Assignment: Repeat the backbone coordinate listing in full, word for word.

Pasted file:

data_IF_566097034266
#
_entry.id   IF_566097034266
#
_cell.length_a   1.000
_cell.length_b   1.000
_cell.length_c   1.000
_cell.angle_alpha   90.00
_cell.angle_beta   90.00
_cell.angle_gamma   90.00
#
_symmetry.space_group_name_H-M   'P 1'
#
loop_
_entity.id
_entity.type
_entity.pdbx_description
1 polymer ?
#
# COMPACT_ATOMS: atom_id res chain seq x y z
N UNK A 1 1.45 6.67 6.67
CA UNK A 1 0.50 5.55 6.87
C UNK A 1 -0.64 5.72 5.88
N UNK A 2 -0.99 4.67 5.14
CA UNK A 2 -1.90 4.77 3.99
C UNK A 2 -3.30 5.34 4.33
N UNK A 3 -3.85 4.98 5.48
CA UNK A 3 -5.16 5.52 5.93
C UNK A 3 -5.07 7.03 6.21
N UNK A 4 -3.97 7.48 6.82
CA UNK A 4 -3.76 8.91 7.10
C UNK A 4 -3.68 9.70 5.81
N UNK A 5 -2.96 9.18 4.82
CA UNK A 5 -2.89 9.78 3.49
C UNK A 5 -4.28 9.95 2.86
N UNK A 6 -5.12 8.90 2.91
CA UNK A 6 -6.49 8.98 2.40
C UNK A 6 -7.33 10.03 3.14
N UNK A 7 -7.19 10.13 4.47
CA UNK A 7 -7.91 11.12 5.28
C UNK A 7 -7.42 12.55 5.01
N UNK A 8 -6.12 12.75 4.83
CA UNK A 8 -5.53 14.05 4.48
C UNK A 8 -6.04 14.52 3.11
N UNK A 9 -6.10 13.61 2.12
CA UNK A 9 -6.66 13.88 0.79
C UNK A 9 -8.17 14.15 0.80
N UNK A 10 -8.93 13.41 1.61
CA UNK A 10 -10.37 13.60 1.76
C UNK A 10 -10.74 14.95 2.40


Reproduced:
data_IF_566097034266
#
_entry.id   IF_566097034266
#
_cell.length_a   1.000
_cell.length_b   1.000
_cell.length_c   1.000
_cell.angle_alpha   90.00
_cell.angle_beta   90.00
_cell.angle_gamma   90.00
#
_symmetry.space_group_name_H-M   'P 1'
#
loop_
_entity.id
_entity.type
_entity.pdbx_description
1 polymer ?
#
# COMPACT_ATOMS: atom_id res chain seq x y z
N UNK A 1 1.45 6.67 6.67
CA UNK A 1 0.50 5.55 6.87
C UNK A 1 -0.64 5.72 5.88
N UNK A 2 -0.99 4.67 5.14
CA UNK A 2 -1.90 4.77 3.99
C UNK A 2 -3.30 5.34 4.33
N UNK A 3 -3.85 4.98 5.48
CA UNK A 3 -5.16 5.52 5.93
C UNK A 3 -5.07 7.03 6.21
N UNK A 4 -3.97 7.48 6.82
CA UNK A 4 -3.76 8.91 7.10
C UNK A 4 -3.68 9.70 5.81
N UNK A 5 -2.96 9.18 4.82
CA UNK A 5 -2.89 9.78 3.49
C UNK A 5 -4.28 9.95 2.86
N UNK A 6 -5.12 8.90 2.91
CA UNK A 6 -6.49 8.98 2.40
C UNK A 6 -7.33 10.03 3.14
N UNK A 7 -7.19 10.13 4.47
CA UNK A 7 -7.91 11.12 5.28
C UNK A 7 -7.42 12.55 5.01
N UNK A 8 -6.12 12.75 4.83
CA UNK A 8 -5.53 14.05 4.48
C UNK A 8 -6.04 14.52 3.11
N UNK A 9 -6.10 13.61 2.12
CA UNK A 9 -6.66 13.88 0.79
C UNK A 9 -8.17 14.15 0.80
N UNK A 10 -8.93 13.41 1.61
CA UNK A 10 -10.37 13.60 1.76
C UNK A 10 -10.74 14.95 2.40